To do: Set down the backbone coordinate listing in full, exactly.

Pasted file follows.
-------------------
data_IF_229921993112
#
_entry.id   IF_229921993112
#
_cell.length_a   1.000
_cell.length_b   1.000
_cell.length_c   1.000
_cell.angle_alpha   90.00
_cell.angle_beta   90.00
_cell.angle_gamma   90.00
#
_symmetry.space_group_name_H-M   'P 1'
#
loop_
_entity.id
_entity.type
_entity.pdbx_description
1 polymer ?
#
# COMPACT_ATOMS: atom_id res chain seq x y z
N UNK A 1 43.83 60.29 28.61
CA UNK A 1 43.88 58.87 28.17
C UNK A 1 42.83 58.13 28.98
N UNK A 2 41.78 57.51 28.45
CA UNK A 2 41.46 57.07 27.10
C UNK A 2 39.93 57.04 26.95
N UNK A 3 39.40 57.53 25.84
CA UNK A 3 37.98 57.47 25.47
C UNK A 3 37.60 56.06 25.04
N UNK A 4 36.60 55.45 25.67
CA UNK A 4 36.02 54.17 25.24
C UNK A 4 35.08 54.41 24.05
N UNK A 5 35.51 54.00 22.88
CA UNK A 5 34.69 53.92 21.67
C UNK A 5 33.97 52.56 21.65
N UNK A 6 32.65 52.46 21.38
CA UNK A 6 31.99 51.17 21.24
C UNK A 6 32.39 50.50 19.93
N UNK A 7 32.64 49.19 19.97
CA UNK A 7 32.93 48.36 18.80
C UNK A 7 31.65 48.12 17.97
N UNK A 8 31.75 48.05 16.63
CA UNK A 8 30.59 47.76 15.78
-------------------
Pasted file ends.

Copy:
data_IF_229921993112
#
_entry.id   IF_229921993112
#
_cell.length_a   1.000
_cell.length_b   1.000
_cell.length_c   1.000
_cell.angle_alpha   90.00
_cell.angle_beta   90.00
_cell.angle_gamma   90.00
#
_symmetry.space_group_name_H-M   'P 1'
#
loop_
_entity.id
_entity.type
_entity.pdbx_description
1 polymer ?
#
# COMPACT_ATOMS: atom_id res chain seq x y z
N UNK A 1 43.83 60.29 28.61
CA UNK A 1 43.88 58.87 28.17
C UNK A 1 42.83 58.13 28.98
N UNK A 2 41.78 57.51 28.45
CA UNK A 2 41.46 57.07 27.10
C UNK A 2 39.93 57.04 26.95
N UNK A 3 39.40 57.53 25.84
CA UNK A 3 37.98 57.47 25.47
C UNK A 3 37.60 56.06 25.04
N UNK A 4 36.60 55.45 25.67
CA UNK A 4 36.02 54.17 25.24
C UNK A 4 35.08 54.41 24.05
N UNK A 5 35.51 54.00 22.88
CA UNK A 5 34.69 53.92 21.67
C UNK A 5 33.97 52.56 21.65
N UNK A 6 32.65 52.46 21.38
CA UNK A 6 31.99 51.17 21.24
C UNK A 6 32.39 50.50 19.93
N UNK A 7 32.64 49.19 19.97
CA UNK A 7 32.93 48.36 18.80
C UNK A 7 31.65 48.12 17.97
N UNK A 8 31.75 48.05 16.63
CA UNK A 8 30.59 47.76 15.78